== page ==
A Profound and Moving Statement About the Human Condition
You don't need to be a fan of William Gibson to get a lot out of "No Maps for These Territories." Taking the simple form of Gibson expounding on a raft of subjects from the backseat of a car en route from Los Angeles to Vancouver, intercut with a breathtaking visual melange to illustrate his points, "Maps" is a good reminder of how truly profound have been the changes in the world in the last few years, as well as what it means to be human -- the only animal that makes maps, after all.
Despite the whole "cyberpunk" label (which he rejects, anyway) Gibson comes across as intelligent, thoughtful and a rather nice person, and he looks at least a good decade and a half younger than his mid-50's baby-boomer age. And his description of his writing process is the most accurate distillation of how creativity works that I've ever heard. There isn't any BS coming from this back seat; Gibson speaks from the heart and it shows.
Oddly enough, it's the hardcore fans who might be the most disappointed in this film. Gibson is almost self-deprecating in talking about his work and his fame. But it's a film that deserves to be seen, and listened to with great attention. It's also done with a stunning style that adds to, rather than distracts from, the content. The film begins with frenetic, quick-cut images, but ends up in a beautiful, elegiac mood as we drive down a fog-shrouded bridge while U2's Bono reads from Gibson's unpublished Memory Palace. The end result is moving, haunting and worth many repeat viewings to take it all in.
William Ford Gibson (born March 17, 1948) is an American-Canadian speculative fiction writer and essayist widely credited with pioneering the science fiction subgenre known as cyberpunk. Beginning his writing career in the late 1970s, his early works were noir, near-future stories that explored the effects of technology, cybernetics, and computer networks on humans—a "combination of lowlife and high tech"—and helped to create an iconography for the information age before the ubiquity of the Internet in the 1990s. Gibson coined the term "cyberspace" for "widespread, interconnected digital technology" in his short story "Burning Chrome" (1982), and later popularized the concept in his acclaimed debut novel Neuromancer (1984). These early works of Gibson's have been credited with "renovating" science fiction literature in the 1980s.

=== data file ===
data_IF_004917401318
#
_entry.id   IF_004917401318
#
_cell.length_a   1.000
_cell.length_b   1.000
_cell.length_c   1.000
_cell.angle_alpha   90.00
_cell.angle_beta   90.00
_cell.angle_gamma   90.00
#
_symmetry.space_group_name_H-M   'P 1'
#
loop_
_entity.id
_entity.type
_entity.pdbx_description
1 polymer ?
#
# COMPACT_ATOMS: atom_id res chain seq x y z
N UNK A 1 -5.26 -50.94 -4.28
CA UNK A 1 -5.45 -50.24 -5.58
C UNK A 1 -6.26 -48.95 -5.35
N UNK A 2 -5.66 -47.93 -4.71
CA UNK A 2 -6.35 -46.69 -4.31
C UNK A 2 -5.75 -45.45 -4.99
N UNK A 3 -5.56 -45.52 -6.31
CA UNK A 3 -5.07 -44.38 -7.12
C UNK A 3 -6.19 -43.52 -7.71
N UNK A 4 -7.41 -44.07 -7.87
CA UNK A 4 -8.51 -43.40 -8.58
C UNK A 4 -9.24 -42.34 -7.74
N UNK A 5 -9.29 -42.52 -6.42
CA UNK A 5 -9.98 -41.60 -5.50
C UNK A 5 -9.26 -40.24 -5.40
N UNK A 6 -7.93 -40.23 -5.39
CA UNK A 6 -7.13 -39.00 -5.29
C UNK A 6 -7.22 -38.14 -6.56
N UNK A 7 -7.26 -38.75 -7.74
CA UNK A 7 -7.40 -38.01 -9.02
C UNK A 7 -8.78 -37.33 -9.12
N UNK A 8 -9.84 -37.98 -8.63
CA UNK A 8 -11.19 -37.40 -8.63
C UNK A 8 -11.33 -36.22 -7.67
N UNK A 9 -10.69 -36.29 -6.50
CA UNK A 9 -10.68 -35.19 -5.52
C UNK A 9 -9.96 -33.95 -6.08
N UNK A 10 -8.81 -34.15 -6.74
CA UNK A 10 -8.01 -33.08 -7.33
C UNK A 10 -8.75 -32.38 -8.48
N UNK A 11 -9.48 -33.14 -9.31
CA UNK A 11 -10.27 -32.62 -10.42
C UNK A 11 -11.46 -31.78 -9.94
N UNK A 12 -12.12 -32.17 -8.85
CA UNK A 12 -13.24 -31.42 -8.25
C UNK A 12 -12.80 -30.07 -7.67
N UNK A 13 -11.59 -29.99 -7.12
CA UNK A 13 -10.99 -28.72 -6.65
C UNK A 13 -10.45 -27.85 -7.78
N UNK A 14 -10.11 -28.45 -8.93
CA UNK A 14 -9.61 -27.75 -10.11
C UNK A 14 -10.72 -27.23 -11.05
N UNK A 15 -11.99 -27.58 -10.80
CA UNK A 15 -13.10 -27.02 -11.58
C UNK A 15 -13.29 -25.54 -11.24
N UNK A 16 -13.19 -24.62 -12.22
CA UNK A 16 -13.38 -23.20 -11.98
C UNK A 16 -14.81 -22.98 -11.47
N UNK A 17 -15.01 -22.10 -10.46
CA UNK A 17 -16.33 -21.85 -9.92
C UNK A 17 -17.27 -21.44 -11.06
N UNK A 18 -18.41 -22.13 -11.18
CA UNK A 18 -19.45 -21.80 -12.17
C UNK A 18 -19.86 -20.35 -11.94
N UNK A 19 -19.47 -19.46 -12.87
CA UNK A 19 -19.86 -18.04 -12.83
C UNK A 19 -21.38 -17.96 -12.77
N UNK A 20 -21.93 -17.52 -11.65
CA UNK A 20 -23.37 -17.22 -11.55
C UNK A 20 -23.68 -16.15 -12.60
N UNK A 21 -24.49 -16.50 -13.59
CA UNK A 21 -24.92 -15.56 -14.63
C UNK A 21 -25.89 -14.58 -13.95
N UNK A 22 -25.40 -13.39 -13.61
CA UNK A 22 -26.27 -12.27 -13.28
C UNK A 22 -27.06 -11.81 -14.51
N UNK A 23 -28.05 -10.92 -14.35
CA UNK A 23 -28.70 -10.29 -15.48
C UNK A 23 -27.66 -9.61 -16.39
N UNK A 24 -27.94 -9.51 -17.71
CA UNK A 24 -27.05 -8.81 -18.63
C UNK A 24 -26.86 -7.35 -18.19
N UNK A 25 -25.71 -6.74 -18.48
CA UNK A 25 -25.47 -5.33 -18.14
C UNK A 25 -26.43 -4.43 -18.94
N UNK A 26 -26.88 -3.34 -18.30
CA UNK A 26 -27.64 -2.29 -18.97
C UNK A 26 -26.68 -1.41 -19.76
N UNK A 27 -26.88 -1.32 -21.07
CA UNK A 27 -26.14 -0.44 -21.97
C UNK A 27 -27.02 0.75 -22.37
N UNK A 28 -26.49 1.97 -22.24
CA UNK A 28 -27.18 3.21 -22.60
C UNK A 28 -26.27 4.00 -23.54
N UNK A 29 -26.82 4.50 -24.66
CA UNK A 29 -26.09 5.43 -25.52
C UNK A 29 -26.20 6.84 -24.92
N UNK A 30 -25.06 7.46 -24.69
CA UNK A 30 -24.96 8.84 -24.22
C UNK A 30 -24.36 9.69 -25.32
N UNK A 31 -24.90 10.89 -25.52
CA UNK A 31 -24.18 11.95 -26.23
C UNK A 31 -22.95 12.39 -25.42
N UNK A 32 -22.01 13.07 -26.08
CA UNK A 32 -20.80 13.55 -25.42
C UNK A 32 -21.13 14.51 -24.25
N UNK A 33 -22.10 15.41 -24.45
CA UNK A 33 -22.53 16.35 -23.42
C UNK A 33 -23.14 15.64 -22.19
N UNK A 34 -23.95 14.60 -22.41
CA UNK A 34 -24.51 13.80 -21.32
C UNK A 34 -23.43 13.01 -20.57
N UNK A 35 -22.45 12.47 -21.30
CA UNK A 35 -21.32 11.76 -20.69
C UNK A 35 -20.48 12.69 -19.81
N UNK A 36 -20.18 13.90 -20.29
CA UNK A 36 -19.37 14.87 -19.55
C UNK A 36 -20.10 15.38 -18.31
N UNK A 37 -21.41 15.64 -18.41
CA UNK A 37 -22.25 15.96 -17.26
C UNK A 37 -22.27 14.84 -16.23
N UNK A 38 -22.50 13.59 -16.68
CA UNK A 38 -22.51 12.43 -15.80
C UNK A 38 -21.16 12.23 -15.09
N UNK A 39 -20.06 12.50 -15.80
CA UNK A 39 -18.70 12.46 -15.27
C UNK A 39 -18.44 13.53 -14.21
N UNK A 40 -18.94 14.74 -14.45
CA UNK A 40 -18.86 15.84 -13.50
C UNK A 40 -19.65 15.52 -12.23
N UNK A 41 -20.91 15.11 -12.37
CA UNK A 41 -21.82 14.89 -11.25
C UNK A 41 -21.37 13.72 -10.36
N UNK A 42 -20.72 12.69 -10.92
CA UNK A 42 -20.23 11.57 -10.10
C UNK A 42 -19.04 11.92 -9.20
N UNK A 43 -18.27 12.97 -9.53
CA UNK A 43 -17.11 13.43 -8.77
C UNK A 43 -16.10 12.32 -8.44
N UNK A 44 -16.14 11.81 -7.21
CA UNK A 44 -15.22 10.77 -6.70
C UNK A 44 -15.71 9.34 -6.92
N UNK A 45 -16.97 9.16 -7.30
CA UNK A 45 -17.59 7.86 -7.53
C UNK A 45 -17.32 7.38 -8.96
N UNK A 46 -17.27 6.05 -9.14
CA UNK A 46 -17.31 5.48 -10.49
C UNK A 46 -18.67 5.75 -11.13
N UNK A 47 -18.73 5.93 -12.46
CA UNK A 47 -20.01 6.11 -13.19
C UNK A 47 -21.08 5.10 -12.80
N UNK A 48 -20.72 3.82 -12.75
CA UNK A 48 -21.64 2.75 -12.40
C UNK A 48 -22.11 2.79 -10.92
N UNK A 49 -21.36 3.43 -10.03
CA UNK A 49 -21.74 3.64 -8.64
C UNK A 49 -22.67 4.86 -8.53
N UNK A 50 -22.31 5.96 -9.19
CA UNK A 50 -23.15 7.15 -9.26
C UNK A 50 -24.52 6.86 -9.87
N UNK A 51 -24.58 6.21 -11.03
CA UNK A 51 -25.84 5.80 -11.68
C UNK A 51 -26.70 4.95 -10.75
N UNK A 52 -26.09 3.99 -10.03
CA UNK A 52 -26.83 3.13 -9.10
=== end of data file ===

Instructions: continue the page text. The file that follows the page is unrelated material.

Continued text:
After expanding on the story in Neuromancer with two more novels (Count Zero in 1986, and Mona Lisa Overdrive in 1988), thus completing the dystopic Sprawl trilogy, Gibson collaborated with Bruce Sterling on the alternate history novel The Difference Engine (1990), which became an important work of the science fiction subgenre known as steampunk.
In the 1990s, Gibson composed the Bridge trilogy of novels, which explored the sociological developments of near-future urban environments, postindustrial society, and late capitalism. Following the turn of the century and the events of 9/11, Gibson emerged with a string of increasingly realist novels—Pattern Recognition (2003), Spook Country (2007), and Zero History (2010)—set in a roughly contemporary world. These works saw his name reach mainstream bestseller lists for the first time. His most recent novels, The Peripheral (2014) and Agency (2020), returned to a more overt engagement with technology and recognizable science fiction themes.
In 1999, The Guardian described Gibson as "probably the most important novelist of the past two decades", while The Sydney Morning Herald called him the "noir prophet" of cyberpunk. Throughout his career, Gibson has written more than 20 short stories and 12 critically acclaimed novels (one in collaboration), contributed articles to several major publications, and collaborated extensively with performance artists, filmmakers, and musicians. His work has been cited as influencing a variety of disciplines: academia, design, film, literature, music, cyberculture, and technology.
From the back of a chauffeured limousine equipped with a computer, cell phone and digital cameras, legendary science-fiction writer William Gibson, author of "Neuromancer," embarks on an unusual cross-country trip. In this technological cocoon, the man who created the term "cyberspace" comments on an array of subjects -- including his literary success, what led to his writing career and how the modern world is starting to resemble the futuristic one he writes about.
Release Date (Streaming):
Virtual Identity Ent.